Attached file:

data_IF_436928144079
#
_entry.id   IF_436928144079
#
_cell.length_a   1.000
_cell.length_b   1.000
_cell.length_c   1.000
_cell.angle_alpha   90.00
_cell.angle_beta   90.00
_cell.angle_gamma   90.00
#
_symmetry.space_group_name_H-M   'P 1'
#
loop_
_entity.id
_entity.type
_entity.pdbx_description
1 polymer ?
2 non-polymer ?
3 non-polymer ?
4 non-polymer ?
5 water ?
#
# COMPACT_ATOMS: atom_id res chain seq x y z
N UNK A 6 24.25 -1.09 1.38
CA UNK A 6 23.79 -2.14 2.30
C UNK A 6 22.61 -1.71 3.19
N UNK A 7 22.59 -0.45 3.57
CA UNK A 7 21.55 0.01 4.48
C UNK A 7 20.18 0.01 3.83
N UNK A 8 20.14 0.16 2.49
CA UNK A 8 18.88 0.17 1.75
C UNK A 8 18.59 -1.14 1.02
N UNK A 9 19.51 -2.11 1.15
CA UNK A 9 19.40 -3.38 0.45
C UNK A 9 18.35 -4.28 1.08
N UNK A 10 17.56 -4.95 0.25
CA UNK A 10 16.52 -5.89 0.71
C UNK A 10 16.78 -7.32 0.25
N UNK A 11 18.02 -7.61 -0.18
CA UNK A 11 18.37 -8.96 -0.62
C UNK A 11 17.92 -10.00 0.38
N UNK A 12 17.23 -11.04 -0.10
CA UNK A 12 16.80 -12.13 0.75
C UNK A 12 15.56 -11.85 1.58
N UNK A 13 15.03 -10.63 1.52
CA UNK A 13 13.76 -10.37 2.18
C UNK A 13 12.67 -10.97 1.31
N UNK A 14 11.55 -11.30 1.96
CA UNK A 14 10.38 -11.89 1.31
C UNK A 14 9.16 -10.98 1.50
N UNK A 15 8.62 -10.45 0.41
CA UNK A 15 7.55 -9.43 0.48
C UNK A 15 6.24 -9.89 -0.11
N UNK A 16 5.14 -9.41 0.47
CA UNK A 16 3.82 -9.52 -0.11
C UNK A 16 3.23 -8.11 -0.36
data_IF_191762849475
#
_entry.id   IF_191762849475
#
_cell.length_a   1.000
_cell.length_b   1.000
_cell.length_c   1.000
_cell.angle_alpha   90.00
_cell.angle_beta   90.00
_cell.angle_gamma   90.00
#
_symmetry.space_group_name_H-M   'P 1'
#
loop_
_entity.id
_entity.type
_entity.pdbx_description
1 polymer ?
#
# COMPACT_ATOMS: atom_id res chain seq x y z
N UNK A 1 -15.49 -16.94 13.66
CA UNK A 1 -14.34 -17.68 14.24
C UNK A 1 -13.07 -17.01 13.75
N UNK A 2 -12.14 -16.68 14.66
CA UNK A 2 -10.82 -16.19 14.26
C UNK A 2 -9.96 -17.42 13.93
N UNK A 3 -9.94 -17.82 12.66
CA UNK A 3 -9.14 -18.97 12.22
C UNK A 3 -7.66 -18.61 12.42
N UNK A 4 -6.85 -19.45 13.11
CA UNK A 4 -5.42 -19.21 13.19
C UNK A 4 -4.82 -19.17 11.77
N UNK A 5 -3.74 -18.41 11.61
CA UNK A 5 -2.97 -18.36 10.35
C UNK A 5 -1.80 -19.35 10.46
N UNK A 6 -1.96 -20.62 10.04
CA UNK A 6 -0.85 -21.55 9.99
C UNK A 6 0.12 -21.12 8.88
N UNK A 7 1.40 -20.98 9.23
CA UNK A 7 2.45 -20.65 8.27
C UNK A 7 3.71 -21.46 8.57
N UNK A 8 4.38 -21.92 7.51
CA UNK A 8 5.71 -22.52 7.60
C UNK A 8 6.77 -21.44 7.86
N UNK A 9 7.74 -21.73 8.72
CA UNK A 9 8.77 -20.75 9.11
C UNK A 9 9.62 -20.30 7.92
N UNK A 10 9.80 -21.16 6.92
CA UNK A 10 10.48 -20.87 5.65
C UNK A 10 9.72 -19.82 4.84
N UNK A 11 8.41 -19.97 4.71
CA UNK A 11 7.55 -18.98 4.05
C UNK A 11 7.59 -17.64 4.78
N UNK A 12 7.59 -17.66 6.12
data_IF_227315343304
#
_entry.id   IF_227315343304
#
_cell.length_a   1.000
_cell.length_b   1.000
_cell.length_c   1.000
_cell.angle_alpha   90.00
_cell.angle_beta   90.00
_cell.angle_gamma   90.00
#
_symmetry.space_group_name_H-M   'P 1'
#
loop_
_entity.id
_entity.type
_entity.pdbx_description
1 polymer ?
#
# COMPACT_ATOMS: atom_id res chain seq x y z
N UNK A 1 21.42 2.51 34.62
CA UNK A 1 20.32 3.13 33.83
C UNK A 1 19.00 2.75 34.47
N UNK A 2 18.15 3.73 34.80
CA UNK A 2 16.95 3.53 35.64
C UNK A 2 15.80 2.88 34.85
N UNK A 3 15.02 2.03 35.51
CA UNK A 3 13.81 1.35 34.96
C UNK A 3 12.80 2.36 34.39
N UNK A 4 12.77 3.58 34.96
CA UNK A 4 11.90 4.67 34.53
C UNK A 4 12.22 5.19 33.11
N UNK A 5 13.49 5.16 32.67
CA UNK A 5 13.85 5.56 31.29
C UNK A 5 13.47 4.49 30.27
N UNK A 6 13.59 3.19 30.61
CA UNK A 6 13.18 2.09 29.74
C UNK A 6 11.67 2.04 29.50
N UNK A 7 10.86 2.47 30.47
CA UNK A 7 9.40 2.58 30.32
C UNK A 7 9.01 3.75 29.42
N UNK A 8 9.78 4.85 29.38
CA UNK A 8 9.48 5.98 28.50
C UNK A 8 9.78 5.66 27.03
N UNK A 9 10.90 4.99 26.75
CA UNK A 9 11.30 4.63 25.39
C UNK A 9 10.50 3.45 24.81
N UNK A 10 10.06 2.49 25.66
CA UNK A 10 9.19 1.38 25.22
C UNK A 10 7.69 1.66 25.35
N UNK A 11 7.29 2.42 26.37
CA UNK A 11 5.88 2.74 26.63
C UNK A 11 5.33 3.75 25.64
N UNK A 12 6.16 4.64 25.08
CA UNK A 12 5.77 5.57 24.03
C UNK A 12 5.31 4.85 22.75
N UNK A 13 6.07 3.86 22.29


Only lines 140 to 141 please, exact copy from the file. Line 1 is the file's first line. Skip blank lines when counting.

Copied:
C UNK A 3 12.80 2.36 34.39
N UNK A 4 12.77 3.58 34.96